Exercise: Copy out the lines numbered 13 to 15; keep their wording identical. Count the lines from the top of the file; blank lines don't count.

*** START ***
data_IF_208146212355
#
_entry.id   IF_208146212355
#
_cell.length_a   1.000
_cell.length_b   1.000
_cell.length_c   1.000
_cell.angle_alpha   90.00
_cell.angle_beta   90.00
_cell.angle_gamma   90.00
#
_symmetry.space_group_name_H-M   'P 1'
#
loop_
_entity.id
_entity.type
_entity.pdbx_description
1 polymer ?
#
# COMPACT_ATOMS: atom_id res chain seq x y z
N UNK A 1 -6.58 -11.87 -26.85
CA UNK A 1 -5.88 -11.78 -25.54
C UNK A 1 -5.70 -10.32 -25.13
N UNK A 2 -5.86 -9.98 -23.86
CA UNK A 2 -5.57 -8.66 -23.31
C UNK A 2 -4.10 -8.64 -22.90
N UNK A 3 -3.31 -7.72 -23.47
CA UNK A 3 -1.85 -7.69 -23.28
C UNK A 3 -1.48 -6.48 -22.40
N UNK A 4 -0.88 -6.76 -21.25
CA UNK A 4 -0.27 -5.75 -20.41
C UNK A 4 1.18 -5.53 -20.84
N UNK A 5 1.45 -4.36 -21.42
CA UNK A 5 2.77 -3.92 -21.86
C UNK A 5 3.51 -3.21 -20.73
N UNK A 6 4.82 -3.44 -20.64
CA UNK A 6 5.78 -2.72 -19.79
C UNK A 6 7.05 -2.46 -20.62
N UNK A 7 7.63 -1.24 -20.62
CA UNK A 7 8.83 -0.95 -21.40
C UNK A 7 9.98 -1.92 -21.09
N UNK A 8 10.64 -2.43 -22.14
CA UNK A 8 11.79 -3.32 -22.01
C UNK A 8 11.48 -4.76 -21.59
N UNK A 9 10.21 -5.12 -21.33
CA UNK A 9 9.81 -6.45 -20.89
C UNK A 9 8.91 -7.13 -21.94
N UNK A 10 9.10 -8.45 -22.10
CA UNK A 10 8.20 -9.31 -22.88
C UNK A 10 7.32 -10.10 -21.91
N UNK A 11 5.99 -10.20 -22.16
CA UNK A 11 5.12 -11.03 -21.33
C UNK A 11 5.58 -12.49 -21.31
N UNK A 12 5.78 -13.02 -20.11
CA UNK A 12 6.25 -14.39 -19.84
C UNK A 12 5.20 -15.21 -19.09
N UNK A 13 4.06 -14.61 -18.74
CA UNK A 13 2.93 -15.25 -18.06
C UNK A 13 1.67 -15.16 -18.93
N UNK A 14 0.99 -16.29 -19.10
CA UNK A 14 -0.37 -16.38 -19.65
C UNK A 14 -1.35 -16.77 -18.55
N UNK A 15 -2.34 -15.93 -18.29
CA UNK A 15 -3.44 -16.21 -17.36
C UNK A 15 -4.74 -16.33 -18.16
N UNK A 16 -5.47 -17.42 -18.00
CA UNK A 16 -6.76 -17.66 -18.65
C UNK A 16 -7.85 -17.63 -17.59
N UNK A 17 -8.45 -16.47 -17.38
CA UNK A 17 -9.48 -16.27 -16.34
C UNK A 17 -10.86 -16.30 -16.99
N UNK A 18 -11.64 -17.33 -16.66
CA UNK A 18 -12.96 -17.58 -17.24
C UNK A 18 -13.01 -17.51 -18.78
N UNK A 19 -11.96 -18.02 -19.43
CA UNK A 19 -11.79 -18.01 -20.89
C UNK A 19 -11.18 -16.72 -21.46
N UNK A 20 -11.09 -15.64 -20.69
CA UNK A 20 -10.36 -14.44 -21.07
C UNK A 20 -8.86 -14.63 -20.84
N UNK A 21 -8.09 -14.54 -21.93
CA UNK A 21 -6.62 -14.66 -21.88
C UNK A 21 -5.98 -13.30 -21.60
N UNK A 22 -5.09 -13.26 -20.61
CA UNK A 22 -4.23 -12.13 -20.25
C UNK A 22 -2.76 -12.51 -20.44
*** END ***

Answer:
#
loop_
_entity.id